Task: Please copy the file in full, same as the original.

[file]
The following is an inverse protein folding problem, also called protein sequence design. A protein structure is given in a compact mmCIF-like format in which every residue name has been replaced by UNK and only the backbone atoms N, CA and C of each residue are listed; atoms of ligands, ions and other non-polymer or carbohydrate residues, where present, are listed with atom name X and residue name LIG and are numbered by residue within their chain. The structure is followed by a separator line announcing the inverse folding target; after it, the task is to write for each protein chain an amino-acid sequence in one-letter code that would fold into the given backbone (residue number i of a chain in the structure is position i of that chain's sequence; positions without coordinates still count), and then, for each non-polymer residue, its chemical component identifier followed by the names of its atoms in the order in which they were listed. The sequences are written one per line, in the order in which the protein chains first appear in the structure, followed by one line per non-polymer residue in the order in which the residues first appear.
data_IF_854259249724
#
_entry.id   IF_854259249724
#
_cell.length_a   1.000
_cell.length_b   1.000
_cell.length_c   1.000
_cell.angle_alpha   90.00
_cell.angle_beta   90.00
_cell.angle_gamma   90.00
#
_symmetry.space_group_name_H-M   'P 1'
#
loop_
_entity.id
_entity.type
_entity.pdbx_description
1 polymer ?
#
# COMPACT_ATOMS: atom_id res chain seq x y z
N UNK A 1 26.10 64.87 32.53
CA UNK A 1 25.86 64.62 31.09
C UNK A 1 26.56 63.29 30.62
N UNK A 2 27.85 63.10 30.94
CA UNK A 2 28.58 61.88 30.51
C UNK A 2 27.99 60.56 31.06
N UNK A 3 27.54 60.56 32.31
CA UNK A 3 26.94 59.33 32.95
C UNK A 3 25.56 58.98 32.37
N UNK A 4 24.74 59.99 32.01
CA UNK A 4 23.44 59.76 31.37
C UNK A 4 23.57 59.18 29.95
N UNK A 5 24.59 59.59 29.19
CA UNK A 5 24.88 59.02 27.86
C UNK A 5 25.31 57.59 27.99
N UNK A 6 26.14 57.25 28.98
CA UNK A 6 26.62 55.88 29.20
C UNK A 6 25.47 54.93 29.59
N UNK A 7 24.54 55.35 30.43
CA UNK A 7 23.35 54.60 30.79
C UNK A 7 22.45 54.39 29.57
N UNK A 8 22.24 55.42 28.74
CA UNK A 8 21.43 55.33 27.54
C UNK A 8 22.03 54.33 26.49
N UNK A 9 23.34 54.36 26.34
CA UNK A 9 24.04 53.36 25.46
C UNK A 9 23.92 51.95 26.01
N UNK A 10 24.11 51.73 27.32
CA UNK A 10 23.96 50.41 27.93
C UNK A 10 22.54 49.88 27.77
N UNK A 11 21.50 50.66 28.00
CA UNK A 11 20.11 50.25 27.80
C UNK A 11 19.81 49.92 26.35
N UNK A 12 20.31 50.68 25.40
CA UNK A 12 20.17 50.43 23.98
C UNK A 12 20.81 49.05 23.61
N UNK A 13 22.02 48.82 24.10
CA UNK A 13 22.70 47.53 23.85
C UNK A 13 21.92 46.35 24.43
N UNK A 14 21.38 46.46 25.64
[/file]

The following is an inverse protein folding problem, also called protein sequence design. A protein structure is given in a compact mmCIF-like format in which every residue name has been replaced by UNK and only the backbone atoms N, CA and C of each residue are listed; atoms of ligands, ions and other non-polymer or carbohydrate residues, where present, are listed with atom name X and residue name LIG and are numbered by residue within their chain. The structure is followed by a separator line announcing the inverse folding target; after it, the task is to write for each protein chain an amino-acid sequence in one-letter code that would fold into the given backbone (residue number i of a chain in the structure is position i of that chain's sequence; positions without coordinates still count), and then, for each non-polymer residue, its chemical component identifier followed by the names of its atoms in the order in which they were listed. The sequences are written one per line, in the order in which the protein chains first appear in the structure, followed by one line per non-polymer residue in the order in which the residues first appear.
data_IF_854259249724
#
_entry.id   IF_854259249724
#
_cell.length_a   1.000
_cell.length_b   1.000
_cell.length_c   1.000
_cell.angle_alpha   90.00
_cell.angle_beta   90.00
_cell.angle_gamma   90.00
#
_symmetry.space_group_name_H-M   'P 1'
#
loop_
_entity.id
_entity.type
_entity.pdbx_description
1 polymer ?
#
# COMPACT_ATOMS: atom_id res chain seq x y z
N UNK A 1 26.10 64.87 32.53
CA UNK A 1 25.86 64.62 31.09
C UNK A 1 26.56 63.29 30.62
N UNK A 2 27.85 63.10 30.94
CA UNK A 2 28.58 61.88 30.51
C UNK A 2 27.99 60.56 31.06
N UNK A 3 27.54 60.56 32.31
CA UNK A 3 26.94 59.33 32.95
C UNK A 3 25.56 58.98 32.37
N UNK A 4 24.74 59.99 32.01
CA UNK A 4 23.44 59.76 31.37
C UNK A 4 23.57 59.18 29.95
N UNK A 5 24.59 59.59 29.19
CA UNK A 5 24.88 59.02 27.86
C UNK A 5 25.31 57.59 27.99
N UNK A 6 26.14 57.25 28.98
CA UNK A 6 26.62 55.88 29.20
C UNK A 6 25.47 54.93 29.59
N UNK A 7 24.54 55.35 30.43
CA UNK A 7 23.35 54.60 30.79
C UNK A 7 22.45 54.39 29.57
N UNK A 8 22.24 55.42 28.74
CA UNK A 8 21.43 55.33 27.54
C UNK A 8 22.03 54.33 26.49
N UNK A 9 23.34 54.36 26.34
CA UNK A 9 24.04 53.36 25.46
C UNK A 9 23.92 51.95 26.01
N UNK A 10 24.11 51.73 27.32
CA UNK A 10 23.96 50.41 27.93
C UNK A 10 22.54 49.88 27.77
N UNK A 11 21.50 50.66 28.00
CA UNK A 11 20.11 50.25 27.80
C UNK A 11 19.81 49.92 26.35
N UNK A 12 20.31 50.68 25.40
CA UNK A 12 20.17 50.43 23.98
C UNK A 12 20.81 49.05 23.61
N UNK A 13 22.02 48.82 24.10
CA UNK A 13 22.70 47.53 23.85
C UNK A 13 21.92 46.35 24.43
N UNK A 14 21.38 46.46 25.64